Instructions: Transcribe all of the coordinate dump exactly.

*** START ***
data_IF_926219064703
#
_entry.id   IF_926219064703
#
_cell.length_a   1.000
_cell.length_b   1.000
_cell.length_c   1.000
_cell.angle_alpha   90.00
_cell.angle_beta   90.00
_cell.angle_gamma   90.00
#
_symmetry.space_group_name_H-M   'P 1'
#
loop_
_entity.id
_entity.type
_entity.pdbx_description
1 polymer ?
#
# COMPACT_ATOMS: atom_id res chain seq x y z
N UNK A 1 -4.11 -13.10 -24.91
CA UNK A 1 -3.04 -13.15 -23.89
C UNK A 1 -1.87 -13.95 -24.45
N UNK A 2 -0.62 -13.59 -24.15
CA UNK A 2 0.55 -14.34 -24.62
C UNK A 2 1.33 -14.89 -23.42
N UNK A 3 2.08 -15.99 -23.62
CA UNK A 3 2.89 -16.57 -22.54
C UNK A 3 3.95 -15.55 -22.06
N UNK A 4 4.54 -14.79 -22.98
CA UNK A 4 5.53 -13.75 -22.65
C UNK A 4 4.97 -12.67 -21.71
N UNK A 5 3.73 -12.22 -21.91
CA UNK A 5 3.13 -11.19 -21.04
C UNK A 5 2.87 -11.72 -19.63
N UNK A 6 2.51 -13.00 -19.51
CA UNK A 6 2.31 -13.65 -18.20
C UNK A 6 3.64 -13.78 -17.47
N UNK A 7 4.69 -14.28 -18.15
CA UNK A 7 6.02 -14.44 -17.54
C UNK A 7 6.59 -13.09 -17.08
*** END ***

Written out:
data_IF_926219064703
#
_entry.id   IF_926219064703
#
_cell.length_a   1.000
_cell.length_b   1.000
_cell.length_c   1.000
_cell.angle_alpha   90.00
_cell.angle_beta   90.00
_cell.angle_gamma   90.00
#
_symmetry.space_group_name_H-M   'P 1'
#
loop_
_entity.id
_entity.type
_entity.pdbx_description
1 polymer ?
#
# COMPACT_ATOMS: atom_id res chain seq x y z
N UNK A 1 -4.11 -13.10 -24.91
CA UNK A 1 -3.04 -13.15 -23.89
C UNK A 1 -1.87 -13.95 -24.45
N UNK A 2 -0.62 -13.59 -24.15
CA UNK A 2 0.55 -14.34 -24.62
C UNK A 2 1.33 -14.89 -23.42
N UNK A 3 2.08 -15.99 -23.62
CA UNK A 3 2.89 -16.57 -22.54
C UNK A 3 3.95 -15.55 -22.06
N UNK A 4 4.54 -14.79 -22.98
CA UNK A 4 5.53 -13.75 -22.65
C UNK A 4 4.97 -12.67 -21.71
N UNK A 5 3.73 -12.22 -21.91
CA UNK A 5 3.13 -11.19 -21.04
C UNK A 5 2.87 -11.72 -19.63
N UNK A 6 2.51 -13.00 -19.51
CA UNK A 6 2.31 -13.65 -18.20
C UNK A 6 3.64 -13.78 -17.47
N UNK A 7 4.69 -14.28 -18.15
CA UNK A 7 6.02 -14.44 -17.54
C UNK A 7 6.59 -13.09 -17.08